Abstract 3147: Characteristics and Prognosis of African American Patients with Atrial Fibrillation in the African American Heart Failure Trial
Introduction: The presence of atrial fibrillation (AF) in patients (pts) with heart failure (HF) is associated with increased morbidity and mortality. African Americans (AA) with HF suffer higher adverse outcomes. Not much is known of the characteristics and prognosis of AA pts with AF and HF.
Method: In A-HeFT, 1050 AA pts with NYHA class lll/lV systolic HF, well treated (87% beta-blockers, 93% ACEI and/or ARB, 39% spironolactone) were randomized to added fixed-dose combination of isosorbide dinitrate/hydralazine (FDC I/H) or placebo up to 18 months. Mean follow-up was 12.8 months.
Results: AF was observed in 183 (17%) pts at baseline or during the trial. AF pts compared to those with no AF were significantly older, more likely to be male, had lower systolic BP and diastolic BP, higher BNP and creatinine levels, and higher usage of digitalis glycoside. They were also more likely to have an all cause (52% vs. 38%, p < 0.001) or HF (27% vs. 19%, p = 0.026) hospitalization. In addition, AF pts have a greater frequency of readmissions than those without AF (p = 0.012). AF increased the risk of mortality (HR = 1.77, p = 0.018) in AA pts with HF and had a greater impact on females (Fig 1⇓). FDC I/H added to the following subgroups was associated with significant reduction of mortality in pts with AF: all AF pts, HR = 0.21, p = 0.002; ACEI and/or ARB users, HR = 0.27, p = 0.014; beta-blocker users, HR = 0.14, p = 0.003; ACEI and/or ARB and beta-blocker users, HR = 0.18, p = 0.014.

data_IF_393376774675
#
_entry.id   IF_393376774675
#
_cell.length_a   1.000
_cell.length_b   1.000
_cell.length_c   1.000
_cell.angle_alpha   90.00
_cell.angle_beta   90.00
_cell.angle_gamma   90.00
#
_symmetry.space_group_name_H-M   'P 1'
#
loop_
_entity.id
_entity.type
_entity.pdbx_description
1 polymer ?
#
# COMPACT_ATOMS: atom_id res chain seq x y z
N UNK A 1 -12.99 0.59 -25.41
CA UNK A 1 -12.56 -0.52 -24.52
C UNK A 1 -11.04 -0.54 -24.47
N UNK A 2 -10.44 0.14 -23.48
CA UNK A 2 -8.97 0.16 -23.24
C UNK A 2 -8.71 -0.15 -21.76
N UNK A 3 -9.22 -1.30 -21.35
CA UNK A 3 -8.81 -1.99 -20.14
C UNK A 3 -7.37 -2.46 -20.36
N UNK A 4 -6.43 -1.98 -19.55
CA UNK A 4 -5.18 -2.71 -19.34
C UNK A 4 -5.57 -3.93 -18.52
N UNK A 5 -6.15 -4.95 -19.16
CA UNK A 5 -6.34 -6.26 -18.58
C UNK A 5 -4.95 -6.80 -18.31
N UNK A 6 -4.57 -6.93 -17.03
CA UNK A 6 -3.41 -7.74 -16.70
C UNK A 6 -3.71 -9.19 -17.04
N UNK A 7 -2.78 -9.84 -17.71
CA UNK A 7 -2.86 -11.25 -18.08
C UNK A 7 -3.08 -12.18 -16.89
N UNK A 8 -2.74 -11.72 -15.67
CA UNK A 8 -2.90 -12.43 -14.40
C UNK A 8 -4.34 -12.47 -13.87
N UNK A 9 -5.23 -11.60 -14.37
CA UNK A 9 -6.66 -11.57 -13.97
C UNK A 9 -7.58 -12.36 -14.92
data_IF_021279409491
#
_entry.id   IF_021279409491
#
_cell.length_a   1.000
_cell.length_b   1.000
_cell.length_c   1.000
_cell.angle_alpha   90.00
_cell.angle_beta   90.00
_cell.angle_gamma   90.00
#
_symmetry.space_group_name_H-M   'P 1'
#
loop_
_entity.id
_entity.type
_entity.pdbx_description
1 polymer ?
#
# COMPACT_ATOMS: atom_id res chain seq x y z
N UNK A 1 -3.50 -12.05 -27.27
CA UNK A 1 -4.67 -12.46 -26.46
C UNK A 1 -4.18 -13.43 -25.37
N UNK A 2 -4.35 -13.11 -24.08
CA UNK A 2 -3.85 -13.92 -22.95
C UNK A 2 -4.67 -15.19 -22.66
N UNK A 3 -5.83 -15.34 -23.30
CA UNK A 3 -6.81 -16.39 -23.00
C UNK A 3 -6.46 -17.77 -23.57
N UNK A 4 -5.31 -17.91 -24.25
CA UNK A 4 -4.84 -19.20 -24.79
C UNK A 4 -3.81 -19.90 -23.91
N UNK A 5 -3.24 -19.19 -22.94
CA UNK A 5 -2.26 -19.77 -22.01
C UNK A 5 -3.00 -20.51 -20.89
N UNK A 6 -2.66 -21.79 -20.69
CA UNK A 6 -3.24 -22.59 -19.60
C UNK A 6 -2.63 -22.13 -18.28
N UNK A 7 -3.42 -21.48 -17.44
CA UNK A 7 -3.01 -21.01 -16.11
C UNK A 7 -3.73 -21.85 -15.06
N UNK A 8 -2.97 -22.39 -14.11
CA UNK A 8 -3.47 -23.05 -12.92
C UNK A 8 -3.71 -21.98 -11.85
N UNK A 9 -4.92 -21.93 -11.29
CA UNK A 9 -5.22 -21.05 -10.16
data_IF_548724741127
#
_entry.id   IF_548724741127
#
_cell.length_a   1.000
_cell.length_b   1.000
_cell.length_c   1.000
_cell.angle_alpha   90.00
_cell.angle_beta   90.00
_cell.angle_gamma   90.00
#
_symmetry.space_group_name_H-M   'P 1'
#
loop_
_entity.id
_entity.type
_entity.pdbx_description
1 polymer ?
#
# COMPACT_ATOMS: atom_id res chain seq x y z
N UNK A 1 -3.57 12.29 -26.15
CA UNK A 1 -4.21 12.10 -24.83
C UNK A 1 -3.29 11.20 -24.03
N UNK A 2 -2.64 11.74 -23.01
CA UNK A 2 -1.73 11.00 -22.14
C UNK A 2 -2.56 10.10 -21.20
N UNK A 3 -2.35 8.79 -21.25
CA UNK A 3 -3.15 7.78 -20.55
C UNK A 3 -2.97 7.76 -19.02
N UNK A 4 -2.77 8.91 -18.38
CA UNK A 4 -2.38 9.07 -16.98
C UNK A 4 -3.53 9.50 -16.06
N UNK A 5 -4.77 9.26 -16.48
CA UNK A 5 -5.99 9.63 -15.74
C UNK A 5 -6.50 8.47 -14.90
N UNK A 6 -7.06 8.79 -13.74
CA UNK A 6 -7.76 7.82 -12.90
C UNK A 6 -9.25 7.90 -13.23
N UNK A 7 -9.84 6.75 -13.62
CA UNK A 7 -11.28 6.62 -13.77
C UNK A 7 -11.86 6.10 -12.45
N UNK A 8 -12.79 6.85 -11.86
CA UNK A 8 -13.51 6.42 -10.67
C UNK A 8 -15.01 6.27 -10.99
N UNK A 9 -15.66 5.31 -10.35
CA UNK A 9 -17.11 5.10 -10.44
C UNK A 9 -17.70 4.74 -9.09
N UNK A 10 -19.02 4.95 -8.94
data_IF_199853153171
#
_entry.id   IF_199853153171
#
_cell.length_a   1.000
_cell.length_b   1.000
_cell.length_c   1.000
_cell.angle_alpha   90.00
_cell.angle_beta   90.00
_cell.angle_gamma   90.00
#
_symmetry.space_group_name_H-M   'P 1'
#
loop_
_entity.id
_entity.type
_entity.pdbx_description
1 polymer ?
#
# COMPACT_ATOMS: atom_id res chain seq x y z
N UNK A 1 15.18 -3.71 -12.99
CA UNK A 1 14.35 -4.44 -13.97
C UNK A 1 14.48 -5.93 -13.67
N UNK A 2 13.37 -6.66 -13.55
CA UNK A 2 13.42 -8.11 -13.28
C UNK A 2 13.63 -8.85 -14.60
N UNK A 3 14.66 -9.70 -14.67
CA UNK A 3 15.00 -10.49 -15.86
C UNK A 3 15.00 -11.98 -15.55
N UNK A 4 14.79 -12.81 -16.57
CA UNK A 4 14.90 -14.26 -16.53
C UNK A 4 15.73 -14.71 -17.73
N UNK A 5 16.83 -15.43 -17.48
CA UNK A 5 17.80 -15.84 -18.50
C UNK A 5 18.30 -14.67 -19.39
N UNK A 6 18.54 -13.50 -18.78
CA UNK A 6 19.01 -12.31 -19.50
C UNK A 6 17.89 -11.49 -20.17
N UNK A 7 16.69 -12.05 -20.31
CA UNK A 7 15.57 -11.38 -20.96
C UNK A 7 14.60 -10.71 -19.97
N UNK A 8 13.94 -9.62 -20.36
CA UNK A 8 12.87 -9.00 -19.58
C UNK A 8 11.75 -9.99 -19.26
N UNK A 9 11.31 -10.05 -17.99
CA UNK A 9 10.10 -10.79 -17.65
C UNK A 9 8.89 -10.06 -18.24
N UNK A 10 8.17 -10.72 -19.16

Conclusions: The existence of AF in AA pts with HF is associated with more hospitalizations and worsened survival, especially in AA women. The addition of FDC I/H to evidence-based meds for HF greatly reduced this increased morbidity and mortality.